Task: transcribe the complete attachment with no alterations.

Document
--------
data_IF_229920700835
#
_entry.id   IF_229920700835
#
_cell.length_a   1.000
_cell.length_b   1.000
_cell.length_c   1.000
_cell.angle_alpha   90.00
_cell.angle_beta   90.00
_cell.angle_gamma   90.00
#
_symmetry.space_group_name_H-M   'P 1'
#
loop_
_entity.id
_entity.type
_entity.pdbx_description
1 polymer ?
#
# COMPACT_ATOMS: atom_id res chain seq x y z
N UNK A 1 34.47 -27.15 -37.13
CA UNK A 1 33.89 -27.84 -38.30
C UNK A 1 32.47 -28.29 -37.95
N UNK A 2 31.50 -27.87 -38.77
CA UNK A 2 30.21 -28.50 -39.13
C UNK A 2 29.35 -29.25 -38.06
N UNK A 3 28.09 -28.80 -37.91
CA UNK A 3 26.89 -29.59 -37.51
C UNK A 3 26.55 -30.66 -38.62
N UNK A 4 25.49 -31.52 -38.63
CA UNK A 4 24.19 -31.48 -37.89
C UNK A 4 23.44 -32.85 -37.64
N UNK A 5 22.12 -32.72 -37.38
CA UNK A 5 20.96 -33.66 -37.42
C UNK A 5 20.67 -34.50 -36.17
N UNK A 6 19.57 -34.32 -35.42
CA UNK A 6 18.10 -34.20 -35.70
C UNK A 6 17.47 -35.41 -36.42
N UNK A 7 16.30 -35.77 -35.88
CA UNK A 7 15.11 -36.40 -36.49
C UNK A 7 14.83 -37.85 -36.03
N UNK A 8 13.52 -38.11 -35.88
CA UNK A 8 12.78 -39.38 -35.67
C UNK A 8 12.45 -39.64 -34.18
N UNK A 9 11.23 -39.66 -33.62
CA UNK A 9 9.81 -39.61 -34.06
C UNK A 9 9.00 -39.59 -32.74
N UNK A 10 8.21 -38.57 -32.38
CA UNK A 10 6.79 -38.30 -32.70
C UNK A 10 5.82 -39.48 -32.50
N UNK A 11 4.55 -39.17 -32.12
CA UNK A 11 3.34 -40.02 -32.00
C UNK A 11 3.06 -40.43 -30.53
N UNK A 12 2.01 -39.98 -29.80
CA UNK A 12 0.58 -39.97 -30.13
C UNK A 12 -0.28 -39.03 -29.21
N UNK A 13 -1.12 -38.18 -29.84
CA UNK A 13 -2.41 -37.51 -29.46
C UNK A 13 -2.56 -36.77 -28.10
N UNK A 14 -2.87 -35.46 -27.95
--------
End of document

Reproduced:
data_IF_229920700835
#
_entry.id   IF_229920700835
#
_cell.length_a   1.000
_cell.length_b   1.000
_cell.length_c   1.000
_cell.angle_alpha   90.00
_cell.angle_beta   90.00
_cell.angle_gamma   90.00
#
_symmetry.space_group_name_H-M   'P 1'
#
loop_
_entity.id
_entity.type
_entity.pdbx_description
1 polymer ?
#
# COMPACT_ATOMS: atom_id res chain seq x y z
N UNK A 1 34.47 -27.15 -37.13
CA UNK A 1 33.89 -27.84 -38.30
C UNK A 1 32.47 -28.29 -37.95
N UNK A 2 31.50 -27.87 -38.77
CA UNK A 2 30.21 -28.50 -39.13
C UNK A 2 29.35 -29.25 -38.06
N UNK A 3 28.09 -28.80 -37.91
CA UNK A 3 26.89 -29.59 -37.51
C UNK A 3 26.55 -30.66 -38.62
N UNK A 4 25.49 -31.52 -38.63
CA UNK A 4 24.19 -31.48 -37.89
C UNK A 4 23.44 -32.85 -37.64
N UNK A 5 22.12 -32.72 -37.38
CA UNK A 5 20.96 -33.66 -37.42
C UNK A 5 20.67 -34.50 -36.17
N UNK A 6 19.57 -34.32 -35.42
CA UNK A 6 18.10 -34.20 -35.70
C UNK A 6 17.47 -35.41 -36.42
N UNK A 7 16.30 -35.77 -35.88
CA UNK A 7 15.11 -36.40 -36.49
C UNK A 7 14.83 -37.85 -36.03
N UNK A 8 13.52 -38.11 -35.88
CA UNK A 8 12.78 -39.38 -35.67
C UNK A 8 12.45 -39.64 -34.18
N UNK A 9 11.23 -39.66 -33.62
CA UNK A 9 9.81 -39.61 -34.06
C UNK A 9 9.00 -39.59 -32.74
N UNK A 10 8.21 -38.57 -32.38
CA UNK A 10 6.79 -38.30 -32.70
C UNK A 10 5.82 -39.48 -32.50
N UNK A 11 4.55 -39.17 -32.12
CA UNK A 11 3.34 -40.02 -32.00
C UNK A 11 3.06 -40.43 -30.53
N UNK A 12 2.01 -39.98 -29.80
CA UNK A 12 0.58 -39.97 -30.13
C UNK A 12 -0.28 -39.03 -29.21
N UNK A 13 -1.12 -38.18 -29.84
CA UNK A 13 -2.41 -37.51 -29.46
C UNK A 13 -2.56 -36.77 -28.10
N UNK A 14 -2.87 -35.46 -27.95